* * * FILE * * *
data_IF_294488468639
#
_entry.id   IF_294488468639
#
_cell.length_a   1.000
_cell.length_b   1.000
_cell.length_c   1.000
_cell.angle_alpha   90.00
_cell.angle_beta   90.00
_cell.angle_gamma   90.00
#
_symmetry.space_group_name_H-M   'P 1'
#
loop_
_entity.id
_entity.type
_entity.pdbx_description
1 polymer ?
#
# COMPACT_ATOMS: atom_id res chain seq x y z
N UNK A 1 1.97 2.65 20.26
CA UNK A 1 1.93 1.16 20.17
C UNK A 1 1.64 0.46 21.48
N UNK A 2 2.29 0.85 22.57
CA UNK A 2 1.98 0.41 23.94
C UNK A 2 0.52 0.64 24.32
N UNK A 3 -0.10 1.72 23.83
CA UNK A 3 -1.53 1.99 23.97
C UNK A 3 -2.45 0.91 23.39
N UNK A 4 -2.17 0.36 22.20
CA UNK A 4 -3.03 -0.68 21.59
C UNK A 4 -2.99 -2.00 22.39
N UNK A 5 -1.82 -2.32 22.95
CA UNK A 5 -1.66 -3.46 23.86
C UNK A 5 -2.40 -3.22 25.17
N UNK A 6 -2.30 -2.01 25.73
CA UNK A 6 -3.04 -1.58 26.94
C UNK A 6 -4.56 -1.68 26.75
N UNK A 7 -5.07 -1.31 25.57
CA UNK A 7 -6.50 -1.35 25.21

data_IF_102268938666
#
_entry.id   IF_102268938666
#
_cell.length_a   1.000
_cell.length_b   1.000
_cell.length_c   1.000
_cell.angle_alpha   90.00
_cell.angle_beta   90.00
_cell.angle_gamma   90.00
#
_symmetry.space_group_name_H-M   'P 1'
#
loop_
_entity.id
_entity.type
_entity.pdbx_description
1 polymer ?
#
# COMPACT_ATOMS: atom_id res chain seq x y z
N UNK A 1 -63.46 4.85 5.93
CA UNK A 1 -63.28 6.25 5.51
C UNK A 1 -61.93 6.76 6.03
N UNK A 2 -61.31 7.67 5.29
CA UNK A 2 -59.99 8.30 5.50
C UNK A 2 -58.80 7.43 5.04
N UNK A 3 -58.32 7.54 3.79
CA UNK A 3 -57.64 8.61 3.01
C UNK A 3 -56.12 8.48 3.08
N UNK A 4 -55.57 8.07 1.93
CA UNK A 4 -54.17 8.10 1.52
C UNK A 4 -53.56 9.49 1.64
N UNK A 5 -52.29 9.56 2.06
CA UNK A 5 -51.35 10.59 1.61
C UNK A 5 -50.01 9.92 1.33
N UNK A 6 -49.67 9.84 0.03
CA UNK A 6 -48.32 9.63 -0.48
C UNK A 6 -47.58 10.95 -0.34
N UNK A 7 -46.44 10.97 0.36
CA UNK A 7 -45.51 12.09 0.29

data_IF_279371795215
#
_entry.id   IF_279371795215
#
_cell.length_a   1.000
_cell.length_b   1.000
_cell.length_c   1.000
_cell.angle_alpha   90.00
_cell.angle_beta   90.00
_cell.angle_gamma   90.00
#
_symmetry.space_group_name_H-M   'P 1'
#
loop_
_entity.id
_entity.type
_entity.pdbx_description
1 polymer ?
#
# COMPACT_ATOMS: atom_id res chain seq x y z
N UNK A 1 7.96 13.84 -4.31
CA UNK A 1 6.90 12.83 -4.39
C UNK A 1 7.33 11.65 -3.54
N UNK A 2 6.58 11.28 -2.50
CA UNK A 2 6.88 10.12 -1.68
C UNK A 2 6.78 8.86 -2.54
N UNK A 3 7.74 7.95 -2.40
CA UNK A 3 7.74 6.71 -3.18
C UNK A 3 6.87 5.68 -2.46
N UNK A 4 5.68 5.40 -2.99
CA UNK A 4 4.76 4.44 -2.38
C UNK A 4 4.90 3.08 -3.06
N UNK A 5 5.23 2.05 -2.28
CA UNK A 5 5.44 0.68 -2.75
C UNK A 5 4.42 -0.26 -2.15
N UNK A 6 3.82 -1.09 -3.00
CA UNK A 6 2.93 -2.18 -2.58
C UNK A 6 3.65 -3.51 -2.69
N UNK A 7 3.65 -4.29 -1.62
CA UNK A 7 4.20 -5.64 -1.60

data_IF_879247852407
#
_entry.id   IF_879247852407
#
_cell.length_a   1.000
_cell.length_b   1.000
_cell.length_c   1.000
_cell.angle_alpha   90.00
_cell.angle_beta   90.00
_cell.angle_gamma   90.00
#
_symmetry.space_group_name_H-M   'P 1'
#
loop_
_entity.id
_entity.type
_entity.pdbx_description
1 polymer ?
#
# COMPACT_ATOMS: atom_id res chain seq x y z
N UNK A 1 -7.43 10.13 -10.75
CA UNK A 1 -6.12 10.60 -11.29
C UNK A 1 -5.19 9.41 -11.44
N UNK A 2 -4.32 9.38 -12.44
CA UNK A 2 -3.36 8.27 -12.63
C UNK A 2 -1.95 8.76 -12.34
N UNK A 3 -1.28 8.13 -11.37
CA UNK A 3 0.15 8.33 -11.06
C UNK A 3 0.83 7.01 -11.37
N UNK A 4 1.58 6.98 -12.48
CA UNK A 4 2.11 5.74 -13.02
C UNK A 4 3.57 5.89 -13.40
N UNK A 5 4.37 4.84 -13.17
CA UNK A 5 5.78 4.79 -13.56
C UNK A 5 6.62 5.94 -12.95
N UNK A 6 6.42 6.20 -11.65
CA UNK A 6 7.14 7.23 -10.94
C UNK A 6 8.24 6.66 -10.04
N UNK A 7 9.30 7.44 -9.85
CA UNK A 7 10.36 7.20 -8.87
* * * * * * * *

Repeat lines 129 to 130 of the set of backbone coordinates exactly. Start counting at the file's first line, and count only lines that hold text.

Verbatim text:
_cell.angle_beta   90.00
_cell.angle_gamma   90.00